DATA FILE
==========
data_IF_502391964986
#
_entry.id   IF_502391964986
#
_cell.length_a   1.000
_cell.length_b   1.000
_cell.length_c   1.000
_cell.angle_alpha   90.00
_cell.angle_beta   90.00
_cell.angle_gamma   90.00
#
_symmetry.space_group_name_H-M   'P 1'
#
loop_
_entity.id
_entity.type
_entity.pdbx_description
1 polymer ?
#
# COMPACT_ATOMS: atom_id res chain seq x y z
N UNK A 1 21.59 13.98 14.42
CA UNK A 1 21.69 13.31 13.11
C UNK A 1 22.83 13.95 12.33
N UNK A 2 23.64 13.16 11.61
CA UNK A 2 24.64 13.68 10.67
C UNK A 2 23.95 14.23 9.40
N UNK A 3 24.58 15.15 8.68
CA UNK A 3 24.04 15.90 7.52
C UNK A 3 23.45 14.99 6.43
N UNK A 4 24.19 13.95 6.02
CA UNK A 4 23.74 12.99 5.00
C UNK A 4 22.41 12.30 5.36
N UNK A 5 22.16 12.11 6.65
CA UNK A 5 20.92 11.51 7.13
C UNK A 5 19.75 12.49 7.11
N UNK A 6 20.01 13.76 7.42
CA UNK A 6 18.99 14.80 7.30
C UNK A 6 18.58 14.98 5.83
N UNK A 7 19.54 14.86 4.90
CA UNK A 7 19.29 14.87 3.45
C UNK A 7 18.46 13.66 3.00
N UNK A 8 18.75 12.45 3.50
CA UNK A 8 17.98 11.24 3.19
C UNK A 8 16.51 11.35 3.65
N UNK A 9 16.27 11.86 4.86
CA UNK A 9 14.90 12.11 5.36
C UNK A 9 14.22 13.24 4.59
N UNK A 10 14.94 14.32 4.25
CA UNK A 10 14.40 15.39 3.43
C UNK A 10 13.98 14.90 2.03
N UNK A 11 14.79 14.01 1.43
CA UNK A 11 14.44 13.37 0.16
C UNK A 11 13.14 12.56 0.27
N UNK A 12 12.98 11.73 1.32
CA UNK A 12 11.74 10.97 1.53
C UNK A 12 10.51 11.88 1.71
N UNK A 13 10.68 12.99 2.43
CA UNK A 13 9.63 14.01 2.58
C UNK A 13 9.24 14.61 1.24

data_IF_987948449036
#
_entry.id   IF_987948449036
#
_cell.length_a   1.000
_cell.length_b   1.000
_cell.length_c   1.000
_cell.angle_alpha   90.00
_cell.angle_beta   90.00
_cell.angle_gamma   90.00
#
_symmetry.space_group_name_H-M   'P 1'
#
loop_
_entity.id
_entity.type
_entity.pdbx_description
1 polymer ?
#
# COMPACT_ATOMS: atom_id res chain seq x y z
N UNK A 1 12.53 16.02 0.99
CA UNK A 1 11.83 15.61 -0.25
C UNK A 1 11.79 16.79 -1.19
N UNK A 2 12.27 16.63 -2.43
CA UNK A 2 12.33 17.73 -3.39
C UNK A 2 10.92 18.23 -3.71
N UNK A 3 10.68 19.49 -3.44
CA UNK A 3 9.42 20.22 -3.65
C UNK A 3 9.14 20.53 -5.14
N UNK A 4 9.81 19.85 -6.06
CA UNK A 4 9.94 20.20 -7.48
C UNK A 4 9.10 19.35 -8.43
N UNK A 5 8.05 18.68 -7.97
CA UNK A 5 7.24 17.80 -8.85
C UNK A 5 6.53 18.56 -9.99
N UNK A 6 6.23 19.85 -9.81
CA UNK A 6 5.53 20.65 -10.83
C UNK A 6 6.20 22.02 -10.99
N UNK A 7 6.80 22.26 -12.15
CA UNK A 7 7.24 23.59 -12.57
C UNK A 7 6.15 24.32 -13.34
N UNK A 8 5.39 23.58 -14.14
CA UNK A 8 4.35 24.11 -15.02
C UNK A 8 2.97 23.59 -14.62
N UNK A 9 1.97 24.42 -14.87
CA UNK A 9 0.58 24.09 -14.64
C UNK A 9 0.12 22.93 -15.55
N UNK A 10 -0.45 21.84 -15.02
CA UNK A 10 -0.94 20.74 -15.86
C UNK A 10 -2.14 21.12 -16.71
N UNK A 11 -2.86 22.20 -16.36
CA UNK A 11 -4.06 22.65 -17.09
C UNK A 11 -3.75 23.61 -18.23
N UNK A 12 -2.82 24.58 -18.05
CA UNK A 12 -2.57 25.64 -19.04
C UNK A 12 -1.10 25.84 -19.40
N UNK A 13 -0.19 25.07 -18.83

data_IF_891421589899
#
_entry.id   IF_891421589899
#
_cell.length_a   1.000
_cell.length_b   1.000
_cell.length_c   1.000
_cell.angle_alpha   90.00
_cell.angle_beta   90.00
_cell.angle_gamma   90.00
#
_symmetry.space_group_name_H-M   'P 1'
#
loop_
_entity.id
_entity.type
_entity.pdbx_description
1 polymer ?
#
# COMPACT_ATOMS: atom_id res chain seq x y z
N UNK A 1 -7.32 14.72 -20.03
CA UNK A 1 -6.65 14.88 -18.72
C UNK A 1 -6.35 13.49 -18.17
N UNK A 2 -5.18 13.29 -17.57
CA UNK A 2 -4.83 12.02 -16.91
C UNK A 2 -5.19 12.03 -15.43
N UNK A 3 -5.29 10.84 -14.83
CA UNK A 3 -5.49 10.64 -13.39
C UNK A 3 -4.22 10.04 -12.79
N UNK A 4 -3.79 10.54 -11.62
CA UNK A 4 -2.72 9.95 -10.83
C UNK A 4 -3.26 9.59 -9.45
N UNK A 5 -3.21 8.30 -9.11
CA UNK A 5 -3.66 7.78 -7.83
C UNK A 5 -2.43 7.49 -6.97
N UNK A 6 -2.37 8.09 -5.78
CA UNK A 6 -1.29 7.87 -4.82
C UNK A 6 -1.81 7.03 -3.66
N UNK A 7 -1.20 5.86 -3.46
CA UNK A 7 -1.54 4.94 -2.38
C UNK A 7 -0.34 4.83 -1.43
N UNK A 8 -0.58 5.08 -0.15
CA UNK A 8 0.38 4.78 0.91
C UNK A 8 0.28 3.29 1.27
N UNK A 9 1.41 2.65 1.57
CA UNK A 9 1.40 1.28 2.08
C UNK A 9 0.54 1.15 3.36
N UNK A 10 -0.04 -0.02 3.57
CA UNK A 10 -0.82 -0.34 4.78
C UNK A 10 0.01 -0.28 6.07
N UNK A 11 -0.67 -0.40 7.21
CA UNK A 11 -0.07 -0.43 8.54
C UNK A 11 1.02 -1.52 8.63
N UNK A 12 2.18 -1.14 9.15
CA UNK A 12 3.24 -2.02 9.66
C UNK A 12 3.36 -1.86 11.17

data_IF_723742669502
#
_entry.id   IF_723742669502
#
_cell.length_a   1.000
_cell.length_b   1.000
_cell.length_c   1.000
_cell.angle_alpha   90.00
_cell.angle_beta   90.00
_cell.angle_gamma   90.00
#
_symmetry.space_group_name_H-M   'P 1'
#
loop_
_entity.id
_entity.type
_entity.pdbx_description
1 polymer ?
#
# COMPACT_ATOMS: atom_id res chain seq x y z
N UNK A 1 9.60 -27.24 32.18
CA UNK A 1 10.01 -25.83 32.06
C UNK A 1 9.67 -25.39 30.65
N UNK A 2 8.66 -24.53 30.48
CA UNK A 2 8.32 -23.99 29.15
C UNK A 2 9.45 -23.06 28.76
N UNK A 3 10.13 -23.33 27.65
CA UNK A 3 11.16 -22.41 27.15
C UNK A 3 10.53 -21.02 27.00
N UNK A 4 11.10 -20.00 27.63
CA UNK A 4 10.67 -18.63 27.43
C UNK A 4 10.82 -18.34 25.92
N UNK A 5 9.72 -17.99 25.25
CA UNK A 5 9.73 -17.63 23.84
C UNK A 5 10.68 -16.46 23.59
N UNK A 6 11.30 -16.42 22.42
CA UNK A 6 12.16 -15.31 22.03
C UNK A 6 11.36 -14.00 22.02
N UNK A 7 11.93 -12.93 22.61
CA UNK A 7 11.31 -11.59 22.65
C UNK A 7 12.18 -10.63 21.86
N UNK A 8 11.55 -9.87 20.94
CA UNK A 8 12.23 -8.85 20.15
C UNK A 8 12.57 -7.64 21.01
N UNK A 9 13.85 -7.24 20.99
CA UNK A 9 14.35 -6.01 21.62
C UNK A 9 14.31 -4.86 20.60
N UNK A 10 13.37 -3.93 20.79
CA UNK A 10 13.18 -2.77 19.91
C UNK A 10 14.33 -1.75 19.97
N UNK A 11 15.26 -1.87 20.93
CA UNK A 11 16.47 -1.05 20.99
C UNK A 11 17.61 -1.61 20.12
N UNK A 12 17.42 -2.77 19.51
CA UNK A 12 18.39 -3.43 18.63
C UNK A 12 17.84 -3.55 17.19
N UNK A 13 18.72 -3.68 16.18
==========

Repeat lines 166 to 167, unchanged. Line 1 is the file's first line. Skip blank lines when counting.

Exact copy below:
C UNK A 10 0.01 -0.28 6.07
N UNK A 11 -0.67 -0.40 7.21